So much vintage wrought iron work throughout this building.
My brother-in-law in the background. It's a maze all through this building.
the green door.......thinking this will end up as a painting.
Stairs that wind up 5 floors in the middle section.
another painting possibility at least in some aspect
Most of the original wood window frames and sashes are still in place....some like this one have been boarded up in the past. The monochrome of this just intrigued me.
More stairs in the far left section of the building. This iron work was used everywhere.
Main windows on the front facade.......original wood frames and sashes. Would have loved to see the original glazing, unfortunately it's been lost for ever. The openings have been closed up with fiberglass panels to protect the inside.
View of the main vertical atrium in the left hand section of the building. This opening continued up 4-5 floors and you can see the wrought iron railing evident throughout the building.
another painting possibility...the opening had been bricked up at some time in the past and on each floor the window frames and door frames were just left in place.
This was the outside of one of the storage coolers. The wall was about 15' in height and made entirely of these milled actual 2x6's interlocked and stacked.
More steep curved stairs in the middle section. Another one I think will end up being included in some future painting.
My brother in law.....break time.
We were both hot and winded from climbing stairs. This was at the top of the middle section and just getting ready to go out on the roof.....so we decided to take a smoke break.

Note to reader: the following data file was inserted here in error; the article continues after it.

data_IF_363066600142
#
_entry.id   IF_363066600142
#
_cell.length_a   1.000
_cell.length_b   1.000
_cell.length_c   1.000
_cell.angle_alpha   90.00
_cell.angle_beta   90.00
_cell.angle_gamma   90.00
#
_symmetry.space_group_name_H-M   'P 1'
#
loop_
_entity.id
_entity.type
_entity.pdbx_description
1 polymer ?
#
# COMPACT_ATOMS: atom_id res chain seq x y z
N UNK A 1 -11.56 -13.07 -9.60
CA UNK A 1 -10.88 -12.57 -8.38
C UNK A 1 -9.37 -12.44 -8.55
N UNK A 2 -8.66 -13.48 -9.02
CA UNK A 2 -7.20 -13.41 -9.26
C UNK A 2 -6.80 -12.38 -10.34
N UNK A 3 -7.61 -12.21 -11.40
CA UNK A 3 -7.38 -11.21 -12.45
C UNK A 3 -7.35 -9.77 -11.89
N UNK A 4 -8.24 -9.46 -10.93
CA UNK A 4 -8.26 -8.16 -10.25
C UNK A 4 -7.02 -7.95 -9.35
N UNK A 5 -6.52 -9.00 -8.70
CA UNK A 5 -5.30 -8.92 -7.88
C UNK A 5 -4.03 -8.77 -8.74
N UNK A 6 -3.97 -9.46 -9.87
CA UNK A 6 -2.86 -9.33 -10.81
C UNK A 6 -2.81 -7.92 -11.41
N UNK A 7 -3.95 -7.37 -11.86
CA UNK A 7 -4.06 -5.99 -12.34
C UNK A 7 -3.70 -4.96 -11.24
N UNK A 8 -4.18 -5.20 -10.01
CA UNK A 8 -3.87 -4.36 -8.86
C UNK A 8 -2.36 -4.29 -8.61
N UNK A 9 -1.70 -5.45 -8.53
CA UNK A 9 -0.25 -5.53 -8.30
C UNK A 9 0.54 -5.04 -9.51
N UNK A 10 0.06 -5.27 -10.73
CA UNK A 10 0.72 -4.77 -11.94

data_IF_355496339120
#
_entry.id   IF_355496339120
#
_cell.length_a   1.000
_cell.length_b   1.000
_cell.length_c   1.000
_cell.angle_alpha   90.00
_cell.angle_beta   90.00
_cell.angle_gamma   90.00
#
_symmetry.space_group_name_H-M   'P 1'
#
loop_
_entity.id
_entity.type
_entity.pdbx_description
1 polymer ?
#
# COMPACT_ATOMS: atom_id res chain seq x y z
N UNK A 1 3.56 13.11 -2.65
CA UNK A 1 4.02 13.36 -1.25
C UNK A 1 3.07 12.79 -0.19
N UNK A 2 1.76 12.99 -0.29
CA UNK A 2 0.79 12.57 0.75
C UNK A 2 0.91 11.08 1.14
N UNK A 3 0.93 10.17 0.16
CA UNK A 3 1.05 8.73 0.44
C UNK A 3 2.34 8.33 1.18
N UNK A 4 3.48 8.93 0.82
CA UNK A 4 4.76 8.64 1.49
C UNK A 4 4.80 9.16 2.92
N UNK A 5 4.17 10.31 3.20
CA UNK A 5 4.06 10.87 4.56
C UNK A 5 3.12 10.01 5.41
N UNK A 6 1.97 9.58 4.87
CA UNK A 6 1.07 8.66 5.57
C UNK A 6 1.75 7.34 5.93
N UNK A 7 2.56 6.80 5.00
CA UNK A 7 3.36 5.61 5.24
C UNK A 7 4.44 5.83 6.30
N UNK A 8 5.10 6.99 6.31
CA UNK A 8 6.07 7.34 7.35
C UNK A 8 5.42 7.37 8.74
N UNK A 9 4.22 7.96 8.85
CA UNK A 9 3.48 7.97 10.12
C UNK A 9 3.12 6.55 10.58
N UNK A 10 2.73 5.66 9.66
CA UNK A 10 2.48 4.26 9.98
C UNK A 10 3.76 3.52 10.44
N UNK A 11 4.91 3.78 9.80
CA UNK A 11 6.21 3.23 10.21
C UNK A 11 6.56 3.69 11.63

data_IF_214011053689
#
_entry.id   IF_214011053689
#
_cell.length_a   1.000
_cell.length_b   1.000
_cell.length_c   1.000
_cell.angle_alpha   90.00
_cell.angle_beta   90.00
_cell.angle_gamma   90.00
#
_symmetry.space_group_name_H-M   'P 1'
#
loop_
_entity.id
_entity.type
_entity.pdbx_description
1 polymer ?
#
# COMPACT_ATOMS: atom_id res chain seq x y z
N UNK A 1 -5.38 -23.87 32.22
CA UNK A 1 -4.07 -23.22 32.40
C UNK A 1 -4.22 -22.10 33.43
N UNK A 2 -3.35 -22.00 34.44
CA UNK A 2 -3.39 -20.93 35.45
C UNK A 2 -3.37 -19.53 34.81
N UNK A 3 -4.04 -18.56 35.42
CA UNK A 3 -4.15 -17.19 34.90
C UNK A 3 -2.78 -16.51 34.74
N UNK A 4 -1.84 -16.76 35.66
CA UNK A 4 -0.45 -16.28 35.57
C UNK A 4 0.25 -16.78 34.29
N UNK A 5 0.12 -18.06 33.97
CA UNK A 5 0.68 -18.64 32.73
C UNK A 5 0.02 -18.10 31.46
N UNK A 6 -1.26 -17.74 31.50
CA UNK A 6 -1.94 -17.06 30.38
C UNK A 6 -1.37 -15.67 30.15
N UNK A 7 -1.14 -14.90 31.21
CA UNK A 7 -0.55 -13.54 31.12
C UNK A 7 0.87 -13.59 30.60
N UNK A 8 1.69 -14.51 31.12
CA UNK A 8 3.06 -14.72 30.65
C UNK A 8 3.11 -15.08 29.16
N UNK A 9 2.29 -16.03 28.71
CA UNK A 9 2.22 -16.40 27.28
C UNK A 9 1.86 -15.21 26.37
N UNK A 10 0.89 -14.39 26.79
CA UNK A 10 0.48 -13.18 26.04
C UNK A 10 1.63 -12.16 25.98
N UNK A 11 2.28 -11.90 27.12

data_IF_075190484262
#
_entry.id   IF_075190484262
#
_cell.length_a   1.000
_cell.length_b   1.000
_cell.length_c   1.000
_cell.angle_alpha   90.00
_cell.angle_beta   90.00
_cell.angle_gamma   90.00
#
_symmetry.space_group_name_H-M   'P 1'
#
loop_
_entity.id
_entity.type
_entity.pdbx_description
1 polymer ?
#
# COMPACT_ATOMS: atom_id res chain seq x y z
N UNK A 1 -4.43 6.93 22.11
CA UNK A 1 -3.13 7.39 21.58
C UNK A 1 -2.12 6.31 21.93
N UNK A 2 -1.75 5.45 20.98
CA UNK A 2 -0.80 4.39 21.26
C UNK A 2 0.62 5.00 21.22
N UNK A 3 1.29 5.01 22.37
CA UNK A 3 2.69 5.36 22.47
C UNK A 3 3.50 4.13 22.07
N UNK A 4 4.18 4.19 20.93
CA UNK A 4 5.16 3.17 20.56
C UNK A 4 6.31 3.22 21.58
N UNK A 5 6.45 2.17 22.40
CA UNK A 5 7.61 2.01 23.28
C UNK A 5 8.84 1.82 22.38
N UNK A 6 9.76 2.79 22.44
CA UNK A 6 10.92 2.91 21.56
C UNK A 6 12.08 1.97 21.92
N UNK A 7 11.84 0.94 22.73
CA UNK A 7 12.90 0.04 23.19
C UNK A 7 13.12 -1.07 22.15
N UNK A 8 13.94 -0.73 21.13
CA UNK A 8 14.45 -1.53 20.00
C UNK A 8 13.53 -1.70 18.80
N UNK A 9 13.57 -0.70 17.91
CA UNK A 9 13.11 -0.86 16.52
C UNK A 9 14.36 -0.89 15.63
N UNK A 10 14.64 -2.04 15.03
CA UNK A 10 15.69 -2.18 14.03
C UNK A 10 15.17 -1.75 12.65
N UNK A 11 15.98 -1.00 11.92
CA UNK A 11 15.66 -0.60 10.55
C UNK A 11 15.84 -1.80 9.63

Most likely another future painting in some fashion.
Detail of the wood working craftsmanship that has been lost in today's mass production mindset........that's a built-up window frame that actually acts as the support header for the brick work.
Wrought iron column with beam splice plate.
View from the roof of the I-40 bridge over the Mississippi.
Downtown skyline from the roof.
Lost art of masonry master craftsmanship. Keep in mind these arches were done when bricks were cut by hand held mason's hammers.........
One of the many graffiti tags we found around the building. This tagger even tied his work down to the handrail laying propped up against the brick wall.
Masonry detail.........pure art.
Fitting ..........new beer bottle left on the parapet of the brewery roof.
Same stair without the flash.... most definitely this will end up in a future painting.
Same truss.........industrial art.
Wrought iron detail.
Wrought iron support column for a floating stair landing.
the start of the stair up........little did I know, how many of these I would be climbing.
more wrought iron details.......future painting, I'm sure.
Original brick work..........look close you can see the tie header course every 5th course that ties the wall wythes together..........
future painting for sure.
brick pilaster corbel.........
Wall tie rod exterior wall medallion........functional art.
This is the front facade of the brewery. We wondered about the left and center sections on a very hot and humid day during the Memphis in May festival. This particular photo was taken back in 2003 when I was working for a local architectural firm that was retained to "think tank" the possible redevelopment of the property. Unfortunately the seismic issues and cost make just about any redevelopment scheme a very risky proposition in this economic environment.........Memphis is pretty well saturated when is comes to condos available and a business prospect in this neighborhood isn't likely. What the fate of this historical gem will become is left to someone with alot of money and good will I'm afraid.